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Carlos Tavares Says Politicians Chose Electric Cars, Not the Industry

Carlos Tavares is making sure Stellantis will meet emission goals and have electric cars to sell in the future. That does not mean he is comfortable with it. In an interview with European newspapers, he made that pretty clear by stating that EVs are not an option picked by the automotive industry: it would have been a politicians’ choice.
Carlos Tavares told journalists that EVs were chosen by politians, not by the automotive industry 7 photos
Carlos Tavares told journalists that EVs were chosen by politians, not by the automotive industryCarlos Tavares told journalists that EVs were chosen by politians, not by the automotive industryCarlos Tavares told journalists that EVs were chosen by politians, not by the automotive industryCarlos Tavares told journalists that EVs were chosen by politians, not by the automotive industryCarlos Tavares told journalists that EVs were chosen by politians, not by the automotive industryCarlos Tavares told journalists that EVs were chosen by politians, not by the automotive industry
According to the Stellantis CEO, that would be clear considering that there were much cheaper ways to decarbonize personal transportation. Reuters wrote that his example for that was “a light hybrid, which costs half as much as an EV.”

Tavares also said that an electric car has to drive 70,000 kilometers (43,496 miles) to compensate for the higher carbon emissions in its production and with Europe’s current energy mix. This seems to be based on a study called “Decarbonising Road Transport: There Is No Silver Bullet.” Elaborated by Clarendon Communications, it was more than debunked: it was entirely demoralized.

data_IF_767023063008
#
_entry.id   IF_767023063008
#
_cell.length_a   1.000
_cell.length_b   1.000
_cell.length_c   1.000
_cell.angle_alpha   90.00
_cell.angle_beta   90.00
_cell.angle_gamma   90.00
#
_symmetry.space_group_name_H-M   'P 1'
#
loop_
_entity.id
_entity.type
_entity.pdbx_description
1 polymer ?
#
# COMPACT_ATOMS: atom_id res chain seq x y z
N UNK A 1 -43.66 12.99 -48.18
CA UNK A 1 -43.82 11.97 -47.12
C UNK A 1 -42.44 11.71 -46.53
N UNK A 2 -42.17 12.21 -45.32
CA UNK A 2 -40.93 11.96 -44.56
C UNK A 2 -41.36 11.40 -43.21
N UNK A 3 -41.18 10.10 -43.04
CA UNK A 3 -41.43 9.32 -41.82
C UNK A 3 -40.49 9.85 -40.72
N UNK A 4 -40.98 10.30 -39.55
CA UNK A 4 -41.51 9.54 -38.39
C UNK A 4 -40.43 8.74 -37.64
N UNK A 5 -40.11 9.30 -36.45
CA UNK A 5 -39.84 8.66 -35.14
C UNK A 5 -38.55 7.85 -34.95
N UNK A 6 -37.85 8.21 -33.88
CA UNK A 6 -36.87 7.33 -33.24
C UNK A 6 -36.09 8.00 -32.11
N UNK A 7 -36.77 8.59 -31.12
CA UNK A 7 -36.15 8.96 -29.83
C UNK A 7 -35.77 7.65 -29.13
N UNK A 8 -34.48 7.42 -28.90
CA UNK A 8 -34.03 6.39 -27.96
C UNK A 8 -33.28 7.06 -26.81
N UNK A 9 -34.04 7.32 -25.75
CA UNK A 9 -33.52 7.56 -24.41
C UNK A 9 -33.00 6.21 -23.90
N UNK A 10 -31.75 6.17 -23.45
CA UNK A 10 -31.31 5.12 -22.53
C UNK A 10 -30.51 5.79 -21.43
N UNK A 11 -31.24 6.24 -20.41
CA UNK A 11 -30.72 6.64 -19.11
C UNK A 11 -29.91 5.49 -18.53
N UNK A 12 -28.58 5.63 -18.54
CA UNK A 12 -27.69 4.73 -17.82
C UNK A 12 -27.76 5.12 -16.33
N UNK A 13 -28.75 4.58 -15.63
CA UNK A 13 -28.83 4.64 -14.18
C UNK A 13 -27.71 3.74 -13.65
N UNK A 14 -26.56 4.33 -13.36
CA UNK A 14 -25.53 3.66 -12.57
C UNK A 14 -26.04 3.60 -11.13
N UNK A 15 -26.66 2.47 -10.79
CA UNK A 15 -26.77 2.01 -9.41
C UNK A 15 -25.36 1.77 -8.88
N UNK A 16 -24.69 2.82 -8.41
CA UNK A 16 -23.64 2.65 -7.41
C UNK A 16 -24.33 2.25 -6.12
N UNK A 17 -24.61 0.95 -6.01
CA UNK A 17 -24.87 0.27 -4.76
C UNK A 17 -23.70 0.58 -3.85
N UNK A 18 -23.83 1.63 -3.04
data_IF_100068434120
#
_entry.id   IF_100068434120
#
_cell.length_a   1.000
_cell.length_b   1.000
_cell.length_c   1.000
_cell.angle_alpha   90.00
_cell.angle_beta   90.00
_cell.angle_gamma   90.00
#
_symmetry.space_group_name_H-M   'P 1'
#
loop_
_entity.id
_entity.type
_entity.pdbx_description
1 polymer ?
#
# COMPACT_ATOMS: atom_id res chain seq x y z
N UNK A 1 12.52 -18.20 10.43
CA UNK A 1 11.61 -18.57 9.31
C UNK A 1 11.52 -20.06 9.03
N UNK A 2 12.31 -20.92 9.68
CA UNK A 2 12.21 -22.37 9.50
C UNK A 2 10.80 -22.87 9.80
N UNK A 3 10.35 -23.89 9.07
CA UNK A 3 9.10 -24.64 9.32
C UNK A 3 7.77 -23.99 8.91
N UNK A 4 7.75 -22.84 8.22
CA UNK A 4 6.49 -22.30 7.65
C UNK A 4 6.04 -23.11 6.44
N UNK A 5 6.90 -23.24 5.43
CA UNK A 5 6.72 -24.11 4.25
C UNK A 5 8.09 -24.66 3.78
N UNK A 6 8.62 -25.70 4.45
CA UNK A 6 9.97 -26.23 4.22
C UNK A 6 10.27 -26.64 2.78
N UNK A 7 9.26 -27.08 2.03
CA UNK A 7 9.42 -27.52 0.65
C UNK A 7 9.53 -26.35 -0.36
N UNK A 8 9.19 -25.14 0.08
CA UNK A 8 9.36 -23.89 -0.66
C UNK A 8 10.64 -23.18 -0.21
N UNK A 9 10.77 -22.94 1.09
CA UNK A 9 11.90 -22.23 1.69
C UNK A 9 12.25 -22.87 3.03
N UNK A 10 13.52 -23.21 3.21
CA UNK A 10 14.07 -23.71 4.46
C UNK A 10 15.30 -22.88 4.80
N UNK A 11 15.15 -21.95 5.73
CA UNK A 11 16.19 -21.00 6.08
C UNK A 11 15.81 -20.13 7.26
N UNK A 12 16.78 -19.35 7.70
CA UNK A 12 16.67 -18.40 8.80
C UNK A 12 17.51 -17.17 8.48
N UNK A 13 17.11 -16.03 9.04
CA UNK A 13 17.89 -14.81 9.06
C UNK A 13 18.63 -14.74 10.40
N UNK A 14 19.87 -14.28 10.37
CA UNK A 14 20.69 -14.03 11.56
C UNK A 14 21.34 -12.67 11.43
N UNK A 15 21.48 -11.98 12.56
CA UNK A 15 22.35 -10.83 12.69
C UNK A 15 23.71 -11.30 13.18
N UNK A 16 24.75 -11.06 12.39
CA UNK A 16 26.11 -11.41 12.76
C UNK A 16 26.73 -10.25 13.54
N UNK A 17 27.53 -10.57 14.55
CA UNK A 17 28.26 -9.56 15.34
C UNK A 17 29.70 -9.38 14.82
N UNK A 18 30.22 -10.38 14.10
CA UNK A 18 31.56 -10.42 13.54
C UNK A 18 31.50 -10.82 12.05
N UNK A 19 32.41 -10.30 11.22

First of all, Auke Hoekstra showed on November 27, 2020, that an electric car would have to run 16,000 miles (25,750 km) to offset the higher carbon emissions the large battery pack imposes on its manufacturing process. The Dutch EV researcher presented the numbers and why they were wrong in a Twitter thread that is worth checking – it is embedded below.

Later, Michael Liebreich, founder of BNEF (Bloomberg New Energy Finance), revealed that Clarendon Communications had Rebecca Caroline Stephens as one of its directors. The part-time NHS nurse is the wife of Aston Martin’s government affairs director, James Stephens. Aston Martin was one of the sponsors for the study. Some of the others were Bosch, Honda, and McLaren. The scandal was known as “Astongate” or “Boschgate,” which shows Tavares is not in the best company by quoting those numbers.

Another point that Tavares misses is that many companies are not simply trying to comply with emission regulations: they want to catch up with Tesla and Chinese companies that are doing fine with EVs, such as Xpeng and NIO. China and Norway already have very relevant EV markets, and that trend should keep expanding worldwide.

It is comprehensible that the Stellantis CEO is concerned with multiple questions. How will the industry sell electric cars at a profit, especially affordable ones? Where will it get raw materials for all the batteries it needs? Is the current battery technology the right one? What about fuel cells? Legacy companies also have massive investments in combustion engines.

Despite that, the cheaper ways to reach lower carbon emissions were something carmakers also avoided as much as possible. They once argued that hybrids were expensive solutions that only fancier cars could have. They still do: otherwise, light hybrid vehicles would be a lot more common. Colin Mckerracher, from BNEF, even asked Tavares publicly on Twitter which other options would be available other than pushing back tighter emission standards. Will the Stellantis CEO ever answer that?





 
 
 
 
 

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